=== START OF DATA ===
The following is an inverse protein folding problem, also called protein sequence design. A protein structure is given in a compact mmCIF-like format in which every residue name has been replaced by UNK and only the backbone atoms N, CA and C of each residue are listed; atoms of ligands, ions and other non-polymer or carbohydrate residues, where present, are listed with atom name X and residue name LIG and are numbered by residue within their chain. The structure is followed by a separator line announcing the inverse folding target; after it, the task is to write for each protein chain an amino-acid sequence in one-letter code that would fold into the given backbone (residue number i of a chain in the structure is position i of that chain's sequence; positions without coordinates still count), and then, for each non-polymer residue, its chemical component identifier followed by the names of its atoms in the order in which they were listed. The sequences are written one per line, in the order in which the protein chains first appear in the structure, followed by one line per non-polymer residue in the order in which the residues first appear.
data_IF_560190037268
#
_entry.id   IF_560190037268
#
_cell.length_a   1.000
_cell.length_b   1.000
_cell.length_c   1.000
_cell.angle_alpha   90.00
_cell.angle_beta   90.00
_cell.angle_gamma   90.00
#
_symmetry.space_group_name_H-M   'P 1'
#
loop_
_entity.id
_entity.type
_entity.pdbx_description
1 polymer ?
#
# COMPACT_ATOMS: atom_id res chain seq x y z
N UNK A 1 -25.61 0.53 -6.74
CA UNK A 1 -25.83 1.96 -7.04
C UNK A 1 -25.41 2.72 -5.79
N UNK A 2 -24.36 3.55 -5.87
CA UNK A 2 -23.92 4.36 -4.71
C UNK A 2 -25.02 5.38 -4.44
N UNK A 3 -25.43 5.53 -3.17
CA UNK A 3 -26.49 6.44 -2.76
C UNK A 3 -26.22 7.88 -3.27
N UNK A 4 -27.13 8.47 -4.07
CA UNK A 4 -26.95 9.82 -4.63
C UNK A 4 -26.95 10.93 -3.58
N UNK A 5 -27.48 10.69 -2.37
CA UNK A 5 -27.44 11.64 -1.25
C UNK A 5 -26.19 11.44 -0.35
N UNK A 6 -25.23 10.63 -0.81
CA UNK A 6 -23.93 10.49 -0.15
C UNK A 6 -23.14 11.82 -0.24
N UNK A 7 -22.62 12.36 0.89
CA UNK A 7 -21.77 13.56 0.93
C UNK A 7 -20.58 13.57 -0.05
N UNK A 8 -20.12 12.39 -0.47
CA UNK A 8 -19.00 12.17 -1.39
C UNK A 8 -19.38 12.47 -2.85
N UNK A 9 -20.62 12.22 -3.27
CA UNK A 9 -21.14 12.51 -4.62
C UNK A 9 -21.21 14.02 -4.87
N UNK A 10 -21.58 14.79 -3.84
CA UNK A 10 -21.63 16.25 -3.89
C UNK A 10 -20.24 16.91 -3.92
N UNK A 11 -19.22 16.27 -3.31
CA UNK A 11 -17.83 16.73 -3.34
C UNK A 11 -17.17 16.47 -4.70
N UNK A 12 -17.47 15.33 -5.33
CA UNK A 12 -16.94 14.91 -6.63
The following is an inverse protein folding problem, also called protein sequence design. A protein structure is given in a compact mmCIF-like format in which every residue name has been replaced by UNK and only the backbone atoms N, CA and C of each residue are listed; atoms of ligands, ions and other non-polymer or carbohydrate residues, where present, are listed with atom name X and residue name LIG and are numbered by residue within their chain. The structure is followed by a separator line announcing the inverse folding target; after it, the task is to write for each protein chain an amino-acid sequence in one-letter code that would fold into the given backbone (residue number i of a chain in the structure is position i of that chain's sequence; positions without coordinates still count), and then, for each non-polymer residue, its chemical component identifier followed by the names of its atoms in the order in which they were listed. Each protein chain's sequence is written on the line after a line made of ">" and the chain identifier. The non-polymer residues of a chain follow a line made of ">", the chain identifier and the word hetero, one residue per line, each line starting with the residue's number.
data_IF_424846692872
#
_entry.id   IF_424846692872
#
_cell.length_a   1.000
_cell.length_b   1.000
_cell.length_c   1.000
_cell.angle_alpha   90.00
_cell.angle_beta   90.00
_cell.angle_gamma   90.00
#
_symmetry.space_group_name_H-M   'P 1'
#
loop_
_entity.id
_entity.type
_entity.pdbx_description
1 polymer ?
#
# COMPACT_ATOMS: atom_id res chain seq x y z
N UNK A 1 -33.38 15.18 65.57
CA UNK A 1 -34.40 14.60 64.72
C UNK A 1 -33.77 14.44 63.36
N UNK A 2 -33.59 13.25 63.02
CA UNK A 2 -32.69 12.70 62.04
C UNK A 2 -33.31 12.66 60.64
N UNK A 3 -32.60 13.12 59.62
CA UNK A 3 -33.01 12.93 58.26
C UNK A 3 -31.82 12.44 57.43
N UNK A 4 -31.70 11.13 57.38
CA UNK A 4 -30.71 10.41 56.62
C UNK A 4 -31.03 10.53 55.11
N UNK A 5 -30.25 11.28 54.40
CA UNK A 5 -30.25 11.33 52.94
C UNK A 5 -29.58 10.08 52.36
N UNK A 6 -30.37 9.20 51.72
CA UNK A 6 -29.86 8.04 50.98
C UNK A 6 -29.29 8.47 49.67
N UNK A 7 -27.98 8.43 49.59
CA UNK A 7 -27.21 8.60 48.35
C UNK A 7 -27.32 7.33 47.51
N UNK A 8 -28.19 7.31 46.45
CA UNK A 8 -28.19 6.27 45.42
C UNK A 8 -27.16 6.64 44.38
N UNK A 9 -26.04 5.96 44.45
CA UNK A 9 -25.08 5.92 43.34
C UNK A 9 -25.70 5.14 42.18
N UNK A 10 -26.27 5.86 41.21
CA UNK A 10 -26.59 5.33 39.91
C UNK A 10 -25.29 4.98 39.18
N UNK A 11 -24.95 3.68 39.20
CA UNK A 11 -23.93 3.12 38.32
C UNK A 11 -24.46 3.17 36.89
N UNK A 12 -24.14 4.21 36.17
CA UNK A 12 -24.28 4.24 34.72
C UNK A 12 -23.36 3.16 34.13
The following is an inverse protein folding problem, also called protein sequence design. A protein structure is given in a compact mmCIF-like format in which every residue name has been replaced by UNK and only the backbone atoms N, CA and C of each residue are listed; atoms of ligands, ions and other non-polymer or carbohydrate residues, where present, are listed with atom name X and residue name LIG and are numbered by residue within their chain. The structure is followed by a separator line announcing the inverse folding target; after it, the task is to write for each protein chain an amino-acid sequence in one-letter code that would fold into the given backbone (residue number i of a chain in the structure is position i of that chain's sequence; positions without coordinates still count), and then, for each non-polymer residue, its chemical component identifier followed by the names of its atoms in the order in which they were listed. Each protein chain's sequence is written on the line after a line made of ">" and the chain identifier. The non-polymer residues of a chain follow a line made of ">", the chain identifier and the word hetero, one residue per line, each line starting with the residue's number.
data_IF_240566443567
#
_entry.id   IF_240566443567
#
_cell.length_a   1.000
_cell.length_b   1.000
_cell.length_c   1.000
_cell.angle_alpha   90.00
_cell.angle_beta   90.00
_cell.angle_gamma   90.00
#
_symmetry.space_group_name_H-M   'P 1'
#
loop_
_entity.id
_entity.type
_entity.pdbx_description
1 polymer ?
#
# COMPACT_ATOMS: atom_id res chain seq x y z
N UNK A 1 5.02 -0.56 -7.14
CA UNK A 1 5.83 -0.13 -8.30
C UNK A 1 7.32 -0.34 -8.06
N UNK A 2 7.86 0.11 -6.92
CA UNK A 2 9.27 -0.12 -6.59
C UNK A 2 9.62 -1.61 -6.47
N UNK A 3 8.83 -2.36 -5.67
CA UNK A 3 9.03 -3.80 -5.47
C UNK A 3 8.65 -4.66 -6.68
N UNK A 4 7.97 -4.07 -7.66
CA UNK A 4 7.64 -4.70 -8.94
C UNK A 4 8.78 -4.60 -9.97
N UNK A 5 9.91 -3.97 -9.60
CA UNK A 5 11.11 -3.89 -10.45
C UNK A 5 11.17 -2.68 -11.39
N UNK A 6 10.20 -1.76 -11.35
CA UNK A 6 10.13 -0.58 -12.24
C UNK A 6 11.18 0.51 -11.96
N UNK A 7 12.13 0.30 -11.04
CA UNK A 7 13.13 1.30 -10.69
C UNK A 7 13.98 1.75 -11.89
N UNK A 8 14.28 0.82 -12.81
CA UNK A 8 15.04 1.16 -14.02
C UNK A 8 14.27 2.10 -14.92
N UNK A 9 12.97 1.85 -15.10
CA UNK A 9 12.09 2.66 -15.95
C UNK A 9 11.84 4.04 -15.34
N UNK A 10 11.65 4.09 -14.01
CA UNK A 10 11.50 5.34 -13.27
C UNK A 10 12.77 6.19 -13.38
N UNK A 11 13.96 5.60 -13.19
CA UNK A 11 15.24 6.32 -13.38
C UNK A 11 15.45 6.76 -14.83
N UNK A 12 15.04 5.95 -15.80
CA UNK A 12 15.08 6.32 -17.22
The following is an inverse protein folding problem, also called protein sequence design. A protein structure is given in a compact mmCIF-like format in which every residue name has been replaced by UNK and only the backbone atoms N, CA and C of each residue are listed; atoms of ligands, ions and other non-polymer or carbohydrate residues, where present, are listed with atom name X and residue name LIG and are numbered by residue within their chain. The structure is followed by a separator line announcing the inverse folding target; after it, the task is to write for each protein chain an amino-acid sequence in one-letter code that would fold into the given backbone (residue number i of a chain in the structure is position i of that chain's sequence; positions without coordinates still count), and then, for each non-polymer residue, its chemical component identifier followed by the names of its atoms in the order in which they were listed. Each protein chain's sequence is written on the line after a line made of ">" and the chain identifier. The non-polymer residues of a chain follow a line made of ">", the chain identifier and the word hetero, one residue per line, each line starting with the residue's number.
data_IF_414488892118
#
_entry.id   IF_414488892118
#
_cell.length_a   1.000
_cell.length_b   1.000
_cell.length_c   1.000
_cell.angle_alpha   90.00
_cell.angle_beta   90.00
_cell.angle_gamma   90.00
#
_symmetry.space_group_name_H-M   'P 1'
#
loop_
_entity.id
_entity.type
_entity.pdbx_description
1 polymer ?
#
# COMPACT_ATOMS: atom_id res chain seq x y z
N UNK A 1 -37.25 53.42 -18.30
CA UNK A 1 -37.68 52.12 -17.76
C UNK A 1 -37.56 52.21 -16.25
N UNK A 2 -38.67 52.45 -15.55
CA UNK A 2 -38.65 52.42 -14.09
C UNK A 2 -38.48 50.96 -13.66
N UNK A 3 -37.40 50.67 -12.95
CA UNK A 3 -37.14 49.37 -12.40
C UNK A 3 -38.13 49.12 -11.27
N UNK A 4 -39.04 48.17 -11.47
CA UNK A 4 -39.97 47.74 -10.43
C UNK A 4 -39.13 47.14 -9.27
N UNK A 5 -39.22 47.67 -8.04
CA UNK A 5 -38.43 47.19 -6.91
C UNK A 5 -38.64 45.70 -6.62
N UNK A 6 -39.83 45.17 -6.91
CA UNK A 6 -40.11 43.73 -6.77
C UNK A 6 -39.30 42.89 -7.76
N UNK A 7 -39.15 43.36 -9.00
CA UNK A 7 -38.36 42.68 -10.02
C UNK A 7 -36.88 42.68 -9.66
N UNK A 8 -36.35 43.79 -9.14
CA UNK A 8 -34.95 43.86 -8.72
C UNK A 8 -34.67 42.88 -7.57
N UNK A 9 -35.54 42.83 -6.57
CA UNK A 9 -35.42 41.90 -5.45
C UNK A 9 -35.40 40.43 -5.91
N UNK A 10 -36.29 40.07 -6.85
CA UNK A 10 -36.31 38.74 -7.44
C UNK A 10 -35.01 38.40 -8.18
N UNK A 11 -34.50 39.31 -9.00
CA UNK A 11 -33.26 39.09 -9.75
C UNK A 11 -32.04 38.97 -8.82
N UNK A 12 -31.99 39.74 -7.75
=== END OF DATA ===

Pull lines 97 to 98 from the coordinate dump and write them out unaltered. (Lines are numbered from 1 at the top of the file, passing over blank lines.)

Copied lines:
CA UNK A 7 -27.21 8.60 48.35
C UNK A 7 -27.32 7.33 47.51